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Showing posts from May, 2022

Postmodernism

  The greatest postmodern writers were the Marquis de Sade and Miguel de Cervantes.  Jan Potocki was also a genius.  When one considers these and many other authors (even Shakespeare has a postmodern side, but I hate to reduce him by trying to contain him within this category), it becomes clear that postmodernism preceded modernism. I'm speaking a little tongue-in-cheek, but my real point is that there is no clear or unambiguous division between modernism and postmodernism.  The idea that we are living in a "postmodern age" that is characterized by the "postmodern condition" is simply nonsense.  Actually, it is not even nonsense - that would be a bit of compliment.  It is simply false.  Art textbooks nowadays will say something like postmodernism began in the 60s or the 50s or the 40s - some time in the mid-twentieth century.  Well, if we look at "postmodern culture" before and after these dates, what we discover is that... nothing changed.  There is n
  Does anyone actually have any power?  That is a question worth asking, and it is a difficult question.  Anyone who jumps in too quickly with a "yes" or a "no" reveals themselves not to be worth listening to.  I think Nietzsche would have liked this question, and would have insisted that this question be ruminated upon, not as a topic of idle speculation, but as a pain felt in the very depths of one's very being - and also, perhaps, for those who deserve it, as a pleasure.  But in the final analysis, this profound question has absolutely no bearing on the will-to-power.  Whether power exists or not, the will-to-power has absolutely nothing to do with it.  Indeed, the will-to-power has nothing to do with any existence, with any "is", with any fact.

Most of History Looks Like This:

  Most of history looks like this: there are humans living along a river.  They spend most of their time nearby the entire river system, including the river's tributaries.  The river system provides drinking water, and it is also where many of the plants that are good to eat grow; therefore it is also where many of the animals that are good to eat graze.  Groups of humans compete with each other over different parts of the river system.  Extended families of humans have lived around the river system for thousands of years.  There are people who live in the upper part of the river, closer to its source, in the mountains.  There are people who live near the mouth of the river, where it empties out into the sea.  And there are people who live along the river somewhere in between. Down in the lowest parts of the river, the water may be brackish - that is, partly salty, and probably not good to drink.  There may be a delta, and it may respond to the tide.  Different kinds of fish may sw

More Thoughts on Ritualism

  Rituals are evocation of power by the powerless.  In general, rituals arise when an old form of power no longer exists in any real de facto sense, but before a new form of power has announced itself de jure, and cleared away the vestiges of these old norms.  As Gramsci said, "The old world is dying, and the new world struggles to be born; now is the time of monsters."  There is an implied optimism there - sometimes the new world can take centuries or millennia to arrive, and sometimes it never comes.  And so culture becomes covered with layer upon archaeological layer of ritualistic detritus of centuries of dead power.  Carcasses of monsters, washed up on the shore, never going away.  At the end of the Merovingian dynasty, the Martels had begun to rule in everything but name, but it took over a hundred years for Charlemagne to officially announce his empire.  The period the Tokugawa Shogunate in Japan, also known as the Edo Shogunate, was one in which there was a de facto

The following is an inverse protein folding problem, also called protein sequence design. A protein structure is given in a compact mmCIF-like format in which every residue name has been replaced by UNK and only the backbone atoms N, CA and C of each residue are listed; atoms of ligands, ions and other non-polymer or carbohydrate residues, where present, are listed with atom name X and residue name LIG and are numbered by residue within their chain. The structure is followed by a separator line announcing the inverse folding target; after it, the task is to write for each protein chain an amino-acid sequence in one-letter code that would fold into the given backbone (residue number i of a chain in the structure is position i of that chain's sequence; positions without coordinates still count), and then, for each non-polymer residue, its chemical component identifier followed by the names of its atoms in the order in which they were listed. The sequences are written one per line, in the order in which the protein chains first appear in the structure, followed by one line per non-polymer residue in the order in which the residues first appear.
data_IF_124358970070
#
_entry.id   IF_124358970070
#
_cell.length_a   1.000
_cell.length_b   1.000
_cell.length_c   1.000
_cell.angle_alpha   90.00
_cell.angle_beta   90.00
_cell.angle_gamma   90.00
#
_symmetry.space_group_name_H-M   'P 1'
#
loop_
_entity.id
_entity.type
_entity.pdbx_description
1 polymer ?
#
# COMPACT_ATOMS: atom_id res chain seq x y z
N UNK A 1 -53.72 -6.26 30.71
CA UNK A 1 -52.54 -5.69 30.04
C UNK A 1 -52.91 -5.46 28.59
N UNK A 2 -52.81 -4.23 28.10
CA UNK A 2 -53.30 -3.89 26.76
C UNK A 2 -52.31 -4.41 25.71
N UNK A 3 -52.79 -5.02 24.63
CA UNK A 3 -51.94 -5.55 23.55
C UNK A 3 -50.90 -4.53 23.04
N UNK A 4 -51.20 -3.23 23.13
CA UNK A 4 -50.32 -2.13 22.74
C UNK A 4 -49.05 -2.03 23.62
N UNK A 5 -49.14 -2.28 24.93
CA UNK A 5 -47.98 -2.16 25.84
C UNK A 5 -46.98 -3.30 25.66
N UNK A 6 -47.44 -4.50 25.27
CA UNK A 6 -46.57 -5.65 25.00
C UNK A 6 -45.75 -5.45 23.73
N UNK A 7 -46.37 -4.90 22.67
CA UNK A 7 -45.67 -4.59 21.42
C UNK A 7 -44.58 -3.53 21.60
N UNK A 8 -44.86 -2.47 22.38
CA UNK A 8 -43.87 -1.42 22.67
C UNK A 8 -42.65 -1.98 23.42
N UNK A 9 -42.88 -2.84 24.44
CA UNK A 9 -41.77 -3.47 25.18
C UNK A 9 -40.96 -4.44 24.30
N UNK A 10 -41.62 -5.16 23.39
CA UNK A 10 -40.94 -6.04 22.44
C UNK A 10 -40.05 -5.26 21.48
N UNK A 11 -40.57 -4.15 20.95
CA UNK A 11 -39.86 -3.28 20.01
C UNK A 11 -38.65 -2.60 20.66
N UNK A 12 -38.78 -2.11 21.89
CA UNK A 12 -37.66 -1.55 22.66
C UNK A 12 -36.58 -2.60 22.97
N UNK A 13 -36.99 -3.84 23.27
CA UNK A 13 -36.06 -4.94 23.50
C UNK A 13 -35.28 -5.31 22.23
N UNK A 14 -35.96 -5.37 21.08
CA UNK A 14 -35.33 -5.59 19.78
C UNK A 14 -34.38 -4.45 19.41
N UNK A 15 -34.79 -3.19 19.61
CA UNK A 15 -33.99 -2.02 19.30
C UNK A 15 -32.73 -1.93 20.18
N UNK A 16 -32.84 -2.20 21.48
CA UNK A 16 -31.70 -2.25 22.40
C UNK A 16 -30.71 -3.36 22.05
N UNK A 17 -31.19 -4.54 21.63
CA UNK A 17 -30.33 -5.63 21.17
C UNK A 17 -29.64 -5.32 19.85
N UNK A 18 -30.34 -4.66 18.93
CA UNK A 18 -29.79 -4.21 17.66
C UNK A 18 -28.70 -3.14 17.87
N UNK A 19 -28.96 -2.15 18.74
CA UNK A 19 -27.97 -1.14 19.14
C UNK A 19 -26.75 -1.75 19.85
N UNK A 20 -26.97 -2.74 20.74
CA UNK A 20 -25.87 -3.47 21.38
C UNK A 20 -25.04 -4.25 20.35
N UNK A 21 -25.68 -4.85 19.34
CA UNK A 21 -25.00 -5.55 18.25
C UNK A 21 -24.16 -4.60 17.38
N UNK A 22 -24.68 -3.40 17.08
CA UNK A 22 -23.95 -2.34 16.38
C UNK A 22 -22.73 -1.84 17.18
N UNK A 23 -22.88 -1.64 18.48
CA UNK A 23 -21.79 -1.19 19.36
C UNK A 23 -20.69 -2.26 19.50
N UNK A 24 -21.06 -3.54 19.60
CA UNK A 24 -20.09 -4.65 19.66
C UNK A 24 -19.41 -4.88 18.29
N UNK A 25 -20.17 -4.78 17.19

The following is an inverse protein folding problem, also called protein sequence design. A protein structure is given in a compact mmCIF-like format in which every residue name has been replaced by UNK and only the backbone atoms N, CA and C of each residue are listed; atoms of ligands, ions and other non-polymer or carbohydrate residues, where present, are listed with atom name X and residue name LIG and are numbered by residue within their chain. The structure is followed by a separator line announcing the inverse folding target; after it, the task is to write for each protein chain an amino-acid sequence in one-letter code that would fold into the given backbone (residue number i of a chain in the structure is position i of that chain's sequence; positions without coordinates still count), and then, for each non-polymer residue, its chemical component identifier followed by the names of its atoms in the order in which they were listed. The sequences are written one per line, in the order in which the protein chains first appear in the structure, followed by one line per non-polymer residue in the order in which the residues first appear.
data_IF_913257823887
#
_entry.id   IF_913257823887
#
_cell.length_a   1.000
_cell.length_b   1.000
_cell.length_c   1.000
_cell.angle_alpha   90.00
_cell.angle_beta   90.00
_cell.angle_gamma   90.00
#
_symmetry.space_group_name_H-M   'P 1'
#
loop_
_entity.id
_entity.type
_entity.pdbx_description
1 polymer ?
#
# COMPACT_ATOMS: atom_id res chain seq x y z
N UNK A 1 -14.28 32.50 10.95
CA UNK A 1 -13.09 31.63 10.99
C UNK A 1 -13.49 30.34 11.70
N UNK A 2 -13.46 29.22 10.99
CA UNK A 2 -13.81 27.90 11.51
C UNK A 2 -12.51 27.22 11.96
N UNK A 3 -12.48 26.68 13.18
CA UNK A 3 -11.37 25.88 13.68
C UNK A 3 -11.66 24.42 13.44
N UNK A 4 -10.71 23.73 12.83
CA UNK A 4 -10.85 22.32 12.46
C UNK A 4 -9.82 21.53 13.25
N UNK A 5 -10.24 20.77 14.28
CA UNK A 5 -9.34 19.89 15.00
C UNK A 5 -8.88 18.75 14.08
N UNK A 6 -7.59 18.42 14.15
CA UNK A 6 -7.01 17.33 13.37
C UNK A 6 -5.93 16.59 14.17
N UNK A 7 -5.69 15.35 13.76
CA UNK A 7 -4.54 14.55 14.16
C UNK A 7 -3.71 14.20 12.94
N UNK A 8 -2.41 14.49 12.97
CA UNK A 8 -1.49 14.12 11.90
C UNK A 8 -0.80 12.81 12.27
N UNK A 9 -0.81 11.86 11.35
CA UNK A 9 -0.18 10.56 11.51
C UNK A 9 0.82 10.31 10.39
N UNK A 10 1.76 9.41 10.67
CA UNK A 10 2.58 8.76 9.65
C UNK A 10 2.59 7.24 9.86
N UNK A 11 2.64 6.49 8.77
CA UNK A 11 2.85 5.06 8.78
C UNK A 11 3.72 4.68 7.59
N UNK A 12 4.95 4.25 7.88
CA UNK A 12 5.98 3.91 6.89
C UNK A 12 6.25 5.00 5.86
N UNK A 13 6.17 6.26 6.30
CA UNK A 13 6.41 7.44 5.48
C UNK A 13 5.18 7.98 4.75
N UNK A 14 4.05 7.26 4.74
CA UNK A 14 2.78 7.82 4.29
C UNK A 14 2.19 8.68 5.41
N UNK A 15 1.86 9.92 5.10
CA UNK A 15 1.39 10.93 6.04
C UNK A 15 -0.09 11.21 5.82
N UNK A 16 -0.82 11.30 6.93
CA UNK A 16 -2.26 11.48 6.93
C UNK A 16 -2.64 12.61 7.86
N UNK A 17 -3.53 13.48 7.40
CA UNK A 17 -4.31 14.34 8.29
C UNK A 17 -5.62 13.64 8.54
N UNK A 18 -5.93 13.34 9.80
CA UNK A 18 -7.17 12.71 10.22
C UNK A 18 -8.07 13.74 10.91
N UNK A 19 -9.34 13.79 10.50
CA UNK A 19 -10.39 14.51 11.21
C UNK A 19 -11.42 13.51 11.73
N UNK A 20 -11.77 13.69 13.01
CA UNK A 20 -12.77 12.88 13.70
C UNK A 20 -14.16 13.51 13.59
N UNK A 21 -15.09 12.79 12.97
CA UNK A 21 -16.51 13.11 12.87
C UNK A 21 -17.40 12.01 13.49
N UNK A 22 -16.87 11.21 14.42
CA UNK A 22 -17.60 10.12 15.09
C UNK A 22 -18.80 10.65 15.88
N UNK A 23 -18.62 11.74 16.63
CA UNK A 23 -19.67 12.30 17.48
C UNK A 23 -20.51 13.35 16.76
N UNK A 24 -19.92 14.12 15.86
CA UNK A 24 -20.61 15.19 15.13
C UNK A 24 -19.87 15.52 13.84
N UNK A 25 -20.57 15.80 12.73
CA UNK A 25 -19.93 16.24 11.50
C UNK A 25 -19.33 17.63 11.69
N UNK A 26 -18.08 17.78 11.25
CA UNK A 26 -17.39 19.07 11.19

I just posted this elsewhere, but it pertains to tomorrow's (today's) class so I'll put it here:    The history of European (especially German) philosophy from the 15th century on is the history of a growing and changing movement of anti-theology. Writer after writer attacked theology, yet wrote in a manner that was unmistakably theological.    First you have Catholic mystics (and also Jewish mystics) who reject theology in favor of a more immediate, inspired, visionary experience of God.    Then you have the Protestant reformers (Luther, Calvin, Zwingli, etc.) who argue against Catholic theology for obvious reasons, but who, like the mystics, desire a more immediate communion with God, not mediated by theology or priestly hierarchy. This climaxed with Pietism.    Then you have science and the Enlightenment, which cleared away (Aufklärung) the argument from authority that supported theological writing (but many early scientists and even some Enlightenment philosophes, as
Think about it this way: Imagine trying to teach a dog calculus.   Not only will the dog not understand calculus, not only will he not understand why he doesn't understand calculus, he won't even understand that he doesn't understand calculus.  He won't even understand that he doesn't understand.  He won't understand that you're trying to teach him something, and if he has any inkling, for a fraction of a second, of what you are trying to tell him, it will look to him like meaningless nonsense.  The calculus is fully valid - the calculus works, but the dog has zero comprehension of it. Imagine trying to explain Einstein's Theory of General Relativity to a chimpanzee, or read one of Shakespeare's sonnets to an ant.  (That might actually be kind of fun.  Try it sometime.) When you think along these lines, inevitably it will occur to you that it's possible that there are truths that are as far beyond human comprehension as calculus is to a dog.  Th